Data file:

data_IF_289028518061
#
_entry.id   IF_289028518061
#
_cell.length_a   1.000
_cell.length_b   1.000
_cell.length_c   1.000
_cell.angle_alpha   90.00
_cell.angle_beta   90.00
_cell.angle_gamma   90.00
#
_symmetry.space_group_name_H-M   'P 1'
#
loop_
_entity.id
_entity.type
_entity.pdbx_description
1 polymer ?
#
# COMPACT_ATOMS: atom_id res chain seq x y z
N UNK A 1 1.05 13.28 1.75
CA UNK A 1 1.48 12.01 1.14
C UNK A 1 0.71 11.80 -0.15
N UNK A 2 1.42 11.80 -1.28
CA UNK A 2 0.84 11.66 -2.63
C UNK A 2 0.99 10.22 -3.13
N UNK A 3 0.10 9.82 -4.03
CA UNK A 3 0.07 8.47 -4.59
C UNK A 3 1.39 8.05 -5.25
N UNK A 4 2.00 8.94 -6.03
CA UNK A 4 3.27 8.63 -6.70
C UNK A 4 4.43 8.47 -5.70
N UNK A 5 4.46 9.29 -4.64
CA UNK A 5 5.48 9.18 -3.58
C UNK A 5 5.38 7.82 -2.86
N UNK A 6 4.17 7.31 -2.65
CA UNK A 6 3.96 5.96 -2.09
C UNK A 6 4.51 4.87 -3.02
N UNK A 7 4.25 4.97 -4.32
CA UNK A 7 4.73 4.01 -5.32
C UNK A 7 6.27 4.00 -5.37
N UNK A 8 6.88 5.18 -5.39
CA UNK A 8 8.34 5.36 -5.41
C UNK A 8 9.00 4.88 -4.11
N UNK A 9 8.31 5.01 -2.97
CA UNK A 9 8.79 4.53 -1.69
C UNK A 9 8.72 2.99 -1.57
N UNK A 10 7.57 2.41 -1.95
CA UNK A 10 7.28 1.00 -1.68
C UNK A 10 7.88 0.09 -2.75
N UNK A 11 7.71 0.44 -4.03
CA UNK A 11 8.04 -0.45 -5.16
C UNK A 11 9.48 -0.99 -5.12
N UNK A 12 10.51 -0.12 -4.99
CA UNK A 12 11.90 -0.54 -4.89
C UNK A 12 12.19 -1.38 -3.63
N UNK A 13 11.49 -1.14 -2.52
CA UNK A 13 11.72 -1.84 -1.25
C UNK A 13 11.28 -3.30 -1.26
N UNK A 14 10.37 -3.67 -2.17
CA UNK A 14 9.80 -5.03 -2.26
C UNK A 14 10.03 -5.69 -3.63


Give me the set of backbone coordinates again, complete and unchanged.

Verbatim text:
data_IF_289028518061
#
_entry.id   IF_289028518061
#
_cell.length_a   1.000
_cell.length_b   1.000
_cell.length_c   1.000
_cell.angle_alpha   90.00
_cell.angle_beta   90.00
_cell.angle_gamma   90.00
#
_symmetry.space_group_name_H-M   'P 1'
#
loop_
_entity.id
_entity.type
_entity.pdbx_description
1 polymer ?
#
# COMPACT_ATOMS: atom_id res chain seq x y z
N UNK A 1 1.05 13.28 1.75
CA UNK A 1 1.48 12.01 1.14
C UNK A 1 0.71 11.80 -0.15
N UNK A 2 1.42 11.80 -1.28
CA UNK A 2 0.84 11.66 -2.63
C UNK A 2 0.99 10.22 -3.13
N UNK A 3 0.10 9.82 -4.03
CA UNK A 3 0.07 8.47 -4.59
C UNK A 3 1.39 8.05 -5.25
N UNK A 4 2.00 8.94 -6.03
CA UNK A 4 3.27 8.63 -6.70
C UNK A 4 4.43 8.47 -5.70
N UNK A 5 4.46 9.29 -4.64
CA UNK A 5 5.48 9.18 -3.58
C UNK A 5 5.38 7.82 -2.86
N UNK A 6 4.17 7.31 -2.65
CA UNK A 6 3.96 5.96 -2.09
C UNK A 6 4.51 4.87 -3.02
N UNK A 7 4.25 4.97 -4.32
CA UNK A 7 4.73 4.01 -5.32
C UNK A 7 6.27 4.00 -5.37
N UNK A 8 6.88 5.18 -5.39
CA UNK A 8 8.34 5.36 -5.41
C UNK A 8 9.00 4.88 -4.11
N UNK A 9 8.31 5.01 -2.97
CA UNK A 9 8.79 4.53 -1.69
C UNK A 9 8.72 2.99 -1.57
N UNK A 10 7.57 2.41 -1.95
CA UNK A 10 7.28 1.00 -1.68
C UNK A 10 7.88 0.09 -2.75
N UNK A 11 7.71 0.44 -4.03
CA UNK A 11 8.04 -0.45 -5.16
C UNK A 11 9.48 -0.99 -5.12
N UNK A 12 10.51 -0.12 -4.99
CA UNK A 12 11.90 -0.54 -4.89
C UNK A 12 12.19 -1.38 -3.63
N UNK A 13 11.49 -1.14 -2.52
CA UNK A 13 11.72 -1.84 -1.25
C UNK A 13 11.28 -3.30 -1.26
N UNK A 14 10.37 -3.67 -2.17
CA UNK A 14 9.80 -5.03 -2.26
C UNK A 14 10.03 -5.69 -3.63